I agree with you that Pakistan needs to get right - disagree on the methods though. Like India, Pakistan is a figment of the British Empire created solely for the sake of expediency in the early 20th century. The division did not consider the historically distinct and independent regions and peoples within Pakistan - thus, like Iraq's Kurds, Pakistan encompasses Waziristan and the fiercely independent minded Baluchistan (whose legendary 80 year old leader was recently assassinated, reportedly with help from U.S. forces) and where Bin Laden is believed to be hiding. The natural enemy of these tribal leaders is Islamabad, not the U.S. By being tied to the assassination of their leaders, and making a deal with the devil who is Musharaff, the U.S. has made enemies of the people in areas like Baluchistan. Therfore they grant Osama asylum. Wanna end the madrasses? Help these oppressed people and those in Kashmir to achieve true independence from Islamabad, then they'll have a lot less to be pissed off about.

I really must emphasize these were mostly not intercept/security/fourth amendment cases. Mostly construction cases I have been involved in or seen. However, I have seen at least one criminal case where tapping of a fiber optic cable was deemed the equivalent of tapping a wire on a motion to suppress determination.


The sat sigint that McConnell admits to is almost certainly the stuff that Russ Tice as talking about. He was always pretty clear that the stuff that was going on with telecom had been going on with satellites for some time (probably back to when McConnell was head of NSA).

So the problem with McConnell is that he is so used to this stuff via satellite that he doesn't see what the problem is with it via telecom lines. And Mad Dog is right--we ought to be concerned about both.

Rather than focussing on the medium of any particular communication (cellphones, emails, letters, smoke signals, whatever), the overriding judicial and legislative determination should be whether there was a reasonable expectation of privacy in the communication, of which the chosen medium would be a very important factor, but not necessarily conclusive. For example, if a certain Maine Senator were to make public speeches in the course of an election campaign, there is no reasonable expectation of privacy in her remarks, and they would be open to "interception". On the other hand, just because a certain medium can be easily monitored, such as email or cellphone frequencies, and cannot be placed in a sealed envelope should not be a "privacy-free" zone. The beauty of the 4th amendment is that it covers all the possible changes in technology that have occurred since 1787 in the elastic phrase "probable cause". Should not be anything too complicated about it.

I gotta agree with bmaz on the definition of "wire" for eavesdropping purposes. Metal, glass, plastic, whatever. It is all "wire" for the legal community's purposes.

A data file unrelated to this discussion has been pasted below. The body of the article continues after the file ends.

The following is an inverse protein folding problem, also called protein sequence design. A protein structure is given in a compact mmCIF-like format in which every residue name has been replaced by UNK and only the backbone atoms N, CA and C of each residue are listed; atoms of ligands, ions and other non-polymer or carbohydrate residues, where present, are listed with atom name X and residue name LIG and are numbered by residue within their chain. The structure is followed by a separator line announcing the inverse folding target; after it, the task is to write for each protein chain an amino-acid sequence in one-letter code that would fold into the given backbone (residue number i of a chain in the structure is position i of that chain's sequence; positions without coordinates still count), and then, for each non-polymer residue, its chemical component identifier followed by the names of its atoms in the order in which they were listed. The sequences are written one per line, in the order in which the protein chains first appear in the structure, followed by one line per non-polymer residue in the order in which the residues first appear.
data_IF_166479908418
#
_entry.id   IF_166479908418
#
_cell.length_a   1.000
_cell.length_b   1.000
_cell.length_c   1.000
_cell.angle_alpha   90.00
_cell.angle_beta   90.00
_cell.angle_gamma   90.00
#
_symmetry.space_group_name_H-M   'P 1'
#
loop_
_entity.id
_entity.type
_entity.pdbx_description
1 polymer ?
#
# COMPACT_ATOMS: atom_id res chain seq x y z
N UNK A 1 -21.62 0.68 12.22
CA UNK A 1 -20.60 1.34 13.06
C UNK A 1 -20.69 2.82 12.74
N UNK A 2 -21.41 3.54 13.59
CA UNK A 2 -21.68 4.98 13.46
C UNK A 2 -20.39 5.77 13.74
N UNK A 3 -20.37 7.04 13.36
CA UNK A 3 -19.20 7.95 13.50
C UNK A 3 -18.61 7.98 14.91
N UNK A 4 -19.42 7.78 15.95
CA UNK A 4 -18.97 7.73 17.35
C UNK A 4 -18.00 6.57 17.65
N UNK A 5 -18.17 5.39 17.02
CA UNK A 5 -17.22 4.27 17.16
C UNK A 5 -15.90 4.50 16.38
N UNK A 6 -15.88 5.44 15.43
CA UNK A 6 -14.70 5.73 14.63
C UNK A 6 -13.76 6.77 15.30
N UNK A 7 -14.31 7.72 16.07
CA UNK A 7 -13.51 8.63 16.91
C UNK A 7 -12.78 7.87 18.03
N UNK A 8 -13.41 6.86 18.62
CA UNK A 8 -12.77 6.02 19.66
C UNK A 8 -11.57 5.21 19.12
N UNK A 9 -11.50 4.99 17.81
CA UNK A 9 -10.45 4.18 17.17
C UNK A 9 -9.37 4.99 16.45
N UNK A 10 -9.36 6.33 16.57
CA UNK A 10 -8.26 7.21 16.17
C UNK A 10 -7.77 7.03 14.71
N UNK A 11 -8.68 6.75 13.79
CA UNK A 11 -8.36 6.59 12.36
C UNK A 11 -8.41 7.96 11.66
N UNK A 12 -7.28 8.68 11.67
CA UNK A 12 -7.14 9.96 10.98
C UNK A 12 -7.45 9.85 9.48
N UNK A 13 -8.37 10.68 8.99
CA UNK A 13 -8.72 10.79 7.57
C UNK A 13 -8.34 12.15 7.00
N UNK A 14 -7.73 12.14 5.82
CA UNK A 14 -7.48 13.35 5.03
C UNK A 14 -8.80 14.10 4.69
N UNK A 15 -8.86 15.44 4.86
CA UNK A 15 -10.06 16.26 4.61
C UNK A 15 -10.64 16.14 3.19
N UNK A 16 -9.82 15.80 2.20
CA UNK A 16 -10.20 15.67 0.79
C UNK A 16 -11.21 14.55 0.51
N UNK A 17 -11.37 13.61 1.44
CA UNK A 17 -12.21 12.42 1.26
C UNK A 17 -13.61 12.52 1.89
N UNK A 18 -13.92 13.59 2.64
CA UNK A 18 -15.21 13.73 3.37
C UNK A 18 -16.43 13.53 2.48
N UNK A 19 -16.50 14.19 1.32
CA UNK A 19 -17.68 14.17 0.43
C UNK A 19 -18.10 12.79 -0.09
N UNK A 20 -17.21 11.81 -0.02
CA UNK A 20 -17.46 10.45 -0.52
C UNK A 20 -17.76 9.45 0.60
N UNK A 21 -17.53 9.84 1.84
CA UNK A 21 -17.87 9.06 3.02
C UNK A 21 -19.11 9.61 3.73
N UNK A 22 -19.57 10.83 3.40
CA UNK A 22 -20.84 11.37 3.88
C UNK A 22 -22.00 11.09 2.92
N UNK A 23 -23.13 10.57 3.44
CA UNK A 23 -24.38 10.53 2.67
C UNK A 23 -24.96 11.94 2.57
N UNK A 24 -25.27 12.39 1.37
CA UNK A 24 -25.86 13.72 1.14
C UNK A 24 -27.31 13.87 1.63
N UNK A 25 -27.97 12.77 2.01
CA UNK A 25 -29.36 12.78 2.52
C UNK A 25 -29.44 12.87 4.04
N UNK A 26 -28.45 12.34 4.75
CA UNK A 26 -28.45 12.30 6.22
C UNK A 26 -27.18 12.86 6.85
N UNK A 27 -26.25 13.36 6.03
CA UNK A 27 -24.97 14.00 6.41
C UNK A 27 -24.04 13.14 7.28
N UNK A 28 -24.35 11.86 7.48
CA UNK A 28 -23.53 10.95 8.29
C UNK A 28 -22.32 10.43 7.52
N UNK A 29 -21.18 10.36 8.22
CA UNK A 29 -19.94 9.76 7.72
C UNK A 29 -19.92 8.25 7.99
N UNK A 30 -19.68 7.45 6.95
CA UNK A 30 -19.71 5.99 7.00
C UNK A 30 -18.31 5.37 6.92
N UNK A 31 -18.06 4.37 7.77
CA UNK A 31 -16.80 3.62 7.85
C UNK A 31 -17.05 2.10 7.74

Having worked as a computer geek for almost the last 30 years, and 15 of those as a specialist in computer data communications (yup, that be Networking stuff), copper, fiber, satcomm stuff has long been the unparalleled expertise domain of the US Government, particularly the NSA.

When AT&T was in its original form (not split apart into Baby Bells), the folks at their Bell Labs research entity worked "hand-in-glove" with NSA on communications intercept technology and those Magic Elves at Bell Labs had no peer anywhere in the world.

As to the "leaks" of what's been going on vis a vis FISA stuff, Mikey McConnell ain't even showing us the tip of the iceberg. More like a sliver of ice from same iceberg.

The stuff we don't know about our Intelligence agencies would not only boggle the mind, but quite probably turn your hair grey.

Mad Dogs, my hair is already grey... actually, white!

Ishmael - I think there is a lot to be said for what you said. Man, that is a circular statement isn't it? At any rate, it is not cut and dried that there is no expectation of privacy in cell phone conversations. There was actually a case, in Maryland I think but I am not sure, where someone overhead, by some random glitch, the cell phone conversation containing a nefarious discussion between a couple of political operatives or politicians. The person overhearing it taped it and made it public. The court factored in "reasonable expectation of privacy" into the ruling against the third party that heard and recorded.

Mad Dogs and Sojourner - What hair" I ain't got no stinkin hair left.

Froomkin notices you, EW!

(Officially, my hair is grey. In practice it tends to look blonde.)

Must have been the (brownish reddish, still-plentiful) hair.

Oh, rub it in sister. Thanks a rot!

BMAZ, just console yourself with the thought that you rubbed it all out pulling late nights and writing in-depth analyses about Bush and Cheney and their wrong-doing...

I think the difference between wire and wireless is that wireless uses a very public medium, i.e. is broadcast, while the wire probably belongs to private corporations. You need permission to "trespass" onto the wire. Fiber is equivalent to wire in not being a public broadcast medium. Some dictionary somewhere probably already accepts glass wire as valid English.